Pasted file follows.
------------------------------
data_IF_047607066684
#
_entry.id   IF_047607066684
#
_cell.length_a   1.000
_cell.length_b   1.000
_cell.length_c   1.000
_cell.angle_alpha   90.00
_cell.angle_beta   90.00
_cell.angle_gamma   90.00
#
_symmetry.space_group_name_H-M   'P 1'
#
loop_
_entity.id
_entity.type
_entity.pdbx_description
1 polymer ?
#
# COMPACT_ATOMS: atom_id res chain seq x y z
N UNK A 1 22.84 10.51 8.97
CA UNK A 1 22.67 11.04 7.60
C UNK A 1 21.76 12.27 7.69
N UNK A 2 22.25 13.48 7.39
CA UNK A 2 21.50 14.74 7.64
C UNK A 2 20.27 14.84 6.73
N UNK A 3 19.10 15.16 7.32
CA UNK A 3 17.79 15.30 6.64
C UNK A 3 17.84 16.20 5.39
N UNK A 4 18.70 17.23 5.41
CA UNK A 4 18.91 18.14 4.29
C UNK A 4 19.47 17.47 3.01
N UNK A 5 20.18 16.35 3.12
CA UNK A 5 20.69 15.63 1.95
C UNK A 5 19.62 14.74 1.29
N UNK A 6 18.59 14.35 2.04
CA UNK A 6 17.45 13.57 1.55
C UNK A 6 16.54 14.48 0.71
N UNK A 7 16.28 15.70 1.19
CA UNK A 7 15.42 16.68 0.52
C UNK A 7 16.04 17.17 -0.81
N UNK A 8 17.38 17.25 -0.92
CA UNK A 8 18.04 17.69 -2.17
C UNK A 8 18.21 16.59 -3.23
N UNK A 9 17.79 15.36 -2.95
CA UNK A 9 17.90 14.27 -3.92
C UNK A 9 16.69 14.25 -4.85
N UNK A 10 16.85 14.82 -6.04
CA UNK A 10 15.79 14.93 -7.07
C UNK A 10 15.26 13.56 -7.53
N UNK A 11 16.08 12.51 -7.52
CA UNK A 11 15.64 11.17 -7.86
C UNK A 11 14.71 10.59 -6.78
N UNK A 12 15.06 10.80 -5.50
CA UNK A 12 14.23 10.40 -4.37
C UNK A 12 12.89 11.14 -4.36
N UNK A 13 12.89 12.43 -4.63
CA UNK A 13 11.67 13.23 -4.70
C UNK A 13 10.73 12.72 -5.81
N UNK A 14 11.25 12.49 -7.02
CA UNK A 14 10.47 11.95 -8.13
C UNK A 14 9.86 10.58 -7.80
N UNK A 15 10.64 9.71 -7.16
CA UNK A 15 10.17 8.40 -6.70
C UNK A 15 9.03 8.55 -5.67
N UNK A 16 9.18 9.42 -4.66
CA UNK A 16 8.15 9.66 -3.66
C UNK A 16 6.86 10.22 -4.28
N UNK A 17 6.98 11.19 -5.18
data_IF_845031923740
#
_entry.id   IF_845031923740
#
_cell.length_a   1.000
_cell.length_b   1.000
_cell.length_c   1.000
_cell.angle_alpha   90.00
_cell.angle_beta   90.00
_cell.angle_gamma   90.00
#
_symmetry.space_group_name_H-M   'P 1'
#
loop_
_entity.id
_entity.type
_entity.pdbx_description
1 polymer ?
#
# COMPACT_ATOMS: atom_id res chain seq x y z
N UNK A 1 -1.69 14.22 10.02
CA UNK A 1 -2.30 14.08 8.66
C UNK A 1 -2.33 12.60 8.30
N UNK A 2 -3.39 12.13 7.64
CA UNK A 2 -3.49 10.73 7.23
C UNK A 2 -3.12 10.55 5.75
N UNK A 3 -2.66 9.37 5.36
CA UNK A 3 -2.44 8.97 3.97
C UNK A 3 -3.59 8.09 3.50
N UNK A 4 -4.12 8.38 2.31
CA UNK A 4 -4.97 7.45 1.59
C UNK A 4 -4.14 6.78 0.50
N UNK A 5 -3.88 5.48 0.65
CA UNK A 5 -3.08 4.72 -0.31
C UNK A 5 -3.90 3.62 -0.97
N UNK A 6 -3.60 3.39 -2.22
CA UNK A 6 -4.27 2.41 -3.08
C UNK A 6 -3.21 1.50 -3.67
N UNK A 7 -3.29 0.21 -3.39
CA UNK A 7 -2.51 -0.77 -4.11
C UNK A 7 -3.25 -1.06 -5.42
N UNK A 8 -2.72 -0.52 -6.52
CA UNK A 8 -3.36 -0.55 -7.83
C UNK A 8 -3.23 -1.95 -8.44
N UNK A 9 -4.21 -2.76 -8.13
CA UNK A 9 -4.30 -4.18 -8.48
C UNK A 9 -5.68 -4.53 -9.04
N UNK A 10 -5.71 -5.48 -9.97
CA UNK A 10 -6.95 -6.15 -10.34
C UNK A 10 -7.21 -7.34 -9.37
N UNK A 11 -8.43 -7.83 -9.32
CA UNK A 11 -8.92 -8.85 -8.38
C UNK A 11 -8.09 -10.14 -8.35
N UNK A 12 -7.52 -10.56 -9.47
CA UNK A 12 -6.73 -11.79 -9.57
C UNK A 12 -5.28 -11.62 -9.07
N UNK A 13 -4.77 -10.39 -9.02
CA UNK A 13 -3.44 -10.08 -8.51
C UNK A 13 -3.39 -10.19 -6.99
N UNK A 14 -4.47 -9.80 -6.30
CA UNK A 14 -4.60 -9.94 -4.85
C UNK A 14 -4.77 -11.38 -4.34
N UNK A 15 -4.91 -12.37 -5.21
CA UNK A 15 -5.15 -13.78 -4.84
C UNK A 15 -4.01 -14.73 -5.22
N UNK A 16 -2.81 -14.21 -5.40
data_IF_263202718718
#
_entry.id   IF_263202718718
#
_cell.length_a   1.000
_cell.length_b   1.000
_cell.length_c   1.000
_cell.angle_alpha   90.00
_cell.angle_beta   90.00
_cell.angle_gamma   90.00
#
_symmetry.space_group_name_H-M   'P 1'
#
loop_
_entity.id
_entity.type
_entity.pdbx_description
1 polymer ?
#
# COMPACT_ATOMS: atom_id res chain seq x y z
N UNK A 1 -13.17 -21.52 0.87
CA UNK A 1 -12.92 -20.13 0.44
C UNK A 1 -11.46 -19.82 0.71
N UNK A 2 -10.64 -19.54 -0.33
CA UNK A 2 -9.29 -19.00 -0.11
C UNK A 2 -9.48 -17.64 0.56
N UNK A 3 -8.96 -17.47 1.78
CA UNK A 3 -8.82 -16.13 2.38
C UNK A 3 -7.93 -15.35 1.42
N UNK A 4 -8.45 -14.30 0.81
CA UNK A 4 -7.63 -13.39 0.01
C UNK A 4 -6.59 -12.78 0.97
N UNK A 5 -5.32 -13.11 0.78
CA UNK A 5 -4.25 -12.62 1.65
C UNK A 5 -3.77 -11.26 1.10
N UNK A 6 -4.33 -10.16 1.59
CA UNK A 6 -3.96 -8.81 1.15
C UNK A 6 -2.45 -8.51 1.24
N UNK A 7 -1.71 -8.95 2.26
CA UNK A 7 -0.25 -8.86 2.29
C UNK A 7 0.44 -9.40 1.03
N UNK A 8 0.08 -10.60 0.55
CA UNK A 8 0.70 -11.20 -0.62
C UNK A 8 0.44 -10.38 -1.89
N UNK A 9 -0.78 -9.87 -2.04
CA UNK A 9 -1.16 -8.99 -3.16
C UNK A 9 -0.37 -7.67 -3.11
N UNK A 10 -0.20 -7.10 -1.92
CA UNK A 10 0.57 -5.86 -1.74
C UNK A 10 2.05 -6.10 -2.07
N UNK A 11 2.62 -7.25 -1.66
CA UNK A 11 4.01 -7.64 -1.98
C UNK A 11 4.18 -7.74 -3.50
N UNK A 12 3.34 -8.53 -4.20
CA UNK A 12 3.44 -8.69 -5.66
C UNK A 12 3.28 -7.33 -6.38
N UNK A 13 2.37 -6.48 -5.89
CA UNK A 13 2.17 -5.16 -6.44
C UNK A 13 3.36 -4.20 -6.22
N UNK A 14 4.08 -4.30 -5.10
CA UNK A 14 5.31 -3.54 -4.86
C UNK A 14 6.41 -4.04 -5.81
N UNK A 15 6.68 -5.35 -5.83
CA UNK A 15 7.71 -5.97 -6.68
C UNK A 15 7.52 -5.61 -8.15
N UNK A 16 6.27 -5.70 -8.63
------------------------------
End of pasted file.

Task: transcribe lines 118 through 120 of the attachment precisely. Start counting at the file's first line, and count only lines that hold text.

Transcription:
CA UNK A 10 -6.95 -6.15 -10.34
C UNK A 10 -7.21 -7.34 -9.37
N UNK A 11 -8.43 -7.83 -9.32